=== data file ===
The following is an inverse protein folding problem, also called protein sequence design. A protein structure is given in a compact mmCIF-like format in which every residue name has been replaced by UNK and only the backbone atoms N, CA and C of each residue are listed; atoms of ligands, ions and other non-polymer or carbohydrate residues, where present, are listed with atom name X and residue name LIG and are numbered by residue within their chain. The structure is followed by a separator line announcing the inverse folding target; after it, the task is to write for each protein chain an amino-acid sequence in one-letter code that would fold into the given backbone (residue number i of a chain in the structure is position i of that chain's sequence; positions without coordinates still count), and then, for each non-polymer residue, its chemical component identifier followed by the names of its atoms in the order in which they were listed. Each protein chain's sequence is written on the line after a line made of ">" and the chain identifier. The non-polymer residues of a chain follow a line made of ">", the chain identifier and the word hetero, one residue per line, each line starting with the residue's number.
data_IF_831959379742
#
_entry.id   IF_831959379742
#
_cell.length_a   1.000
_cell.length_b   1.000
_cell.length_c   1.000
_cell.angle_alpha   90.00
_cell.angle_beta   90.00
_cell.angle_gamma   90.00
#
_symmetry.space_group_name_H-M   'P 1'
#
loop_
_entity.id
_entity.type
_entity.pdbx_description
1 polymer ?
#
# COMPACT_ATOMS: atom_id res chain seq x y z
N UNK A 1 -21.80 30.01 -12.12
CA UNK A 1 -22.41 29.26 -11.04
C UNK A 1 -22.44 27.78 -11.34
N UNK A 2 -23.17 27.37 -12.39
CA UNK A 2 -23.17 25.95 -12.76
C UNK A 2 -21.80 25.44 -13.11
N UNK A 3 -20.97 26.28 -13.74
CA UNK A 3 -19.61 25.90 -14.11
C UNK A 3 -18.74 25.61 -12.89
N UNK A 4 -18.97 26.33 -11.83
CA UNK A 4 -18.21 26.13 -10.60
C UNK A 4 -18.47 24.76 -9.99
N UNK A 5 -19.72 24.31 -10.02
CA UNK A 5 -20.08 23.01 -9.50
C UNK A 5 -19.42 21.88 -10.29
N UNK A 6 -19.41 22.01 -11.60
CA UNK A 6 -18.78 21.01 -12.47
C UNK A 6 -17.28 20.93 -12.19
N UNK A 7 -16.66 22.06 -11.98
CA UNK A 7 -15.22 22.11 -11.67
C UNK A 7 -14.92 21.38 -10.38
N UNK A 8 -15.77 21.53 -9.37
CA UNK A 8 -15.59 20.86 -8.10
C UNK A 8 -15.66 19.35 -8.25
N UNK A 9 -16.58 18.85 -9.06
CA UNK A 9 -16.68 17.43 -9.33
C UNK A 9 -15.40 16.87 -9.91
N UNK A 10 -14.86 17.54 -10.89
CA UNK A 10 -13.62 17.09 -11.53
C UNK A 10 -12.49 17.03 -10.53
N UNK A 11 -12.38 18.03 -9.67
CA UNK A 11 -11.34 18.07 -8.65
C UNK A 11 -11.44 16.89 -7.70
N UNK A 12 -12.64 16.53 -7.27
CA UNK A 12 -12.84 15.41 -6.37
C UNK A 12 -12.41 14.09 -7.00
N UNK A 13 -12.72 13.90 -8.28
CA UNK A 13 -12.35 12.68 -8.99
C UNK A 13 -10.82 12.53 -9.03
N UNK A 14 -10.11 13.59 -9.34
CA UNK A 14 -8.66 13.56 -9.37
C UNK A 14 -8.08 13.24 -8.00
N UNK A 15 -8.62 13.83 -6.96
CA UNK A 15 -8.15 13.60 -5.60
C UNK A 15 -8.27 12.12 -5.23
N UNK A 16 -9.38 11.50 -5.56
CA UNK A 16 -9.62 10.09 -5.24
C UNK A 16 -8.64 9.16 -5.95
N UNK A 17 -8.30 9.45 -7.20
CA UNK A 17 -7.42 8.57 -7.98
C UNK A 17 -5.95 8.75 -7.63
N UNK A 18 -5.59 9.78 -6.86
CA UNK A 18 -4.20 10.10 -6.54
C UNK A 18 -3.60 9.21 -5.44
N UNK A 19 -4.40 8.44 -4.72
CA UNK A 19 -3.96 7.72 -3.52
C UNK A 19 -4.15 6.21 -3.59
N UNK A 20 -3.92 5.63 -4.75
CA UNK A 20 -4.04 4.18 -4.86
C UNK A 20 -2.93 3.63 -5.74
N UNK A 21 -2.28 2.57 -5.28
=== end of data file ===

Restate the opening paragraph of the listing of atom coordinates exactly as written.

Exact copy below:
The following is an inverse protein folding problem, also called protein sequence design. A protein structure is given in a compact mmCIF-like format in which every residue name has been replaced by UNK and only the backbone atoms N, CA and C of each residue are listed; atoms of ligands, ions and other non-polymer or carbohydrate residues, where present, are listed with atom name X and residue name LIG and are numbered by residue within their chain. The structure is followed by a separator line announcing the inverse folding target; after it, the task is to write for each protein chain an amino-acid sequence in one-letter code that would fold into the given backbone (residue number i of a chain in the structure is position i of that chain's sequence; positions without coordinates still count), and then, for each non-polymer residue, its chemical component identifier followed by the names of its atoms in the order in which they were listed. Each protein chain's sequence is written on the line after a line made of ">" and the chain identifier. The non-polymer residues of a chain follow a line made of ">", the chain identifier and the word hetero, one residue per line, each line starting with the residue's number.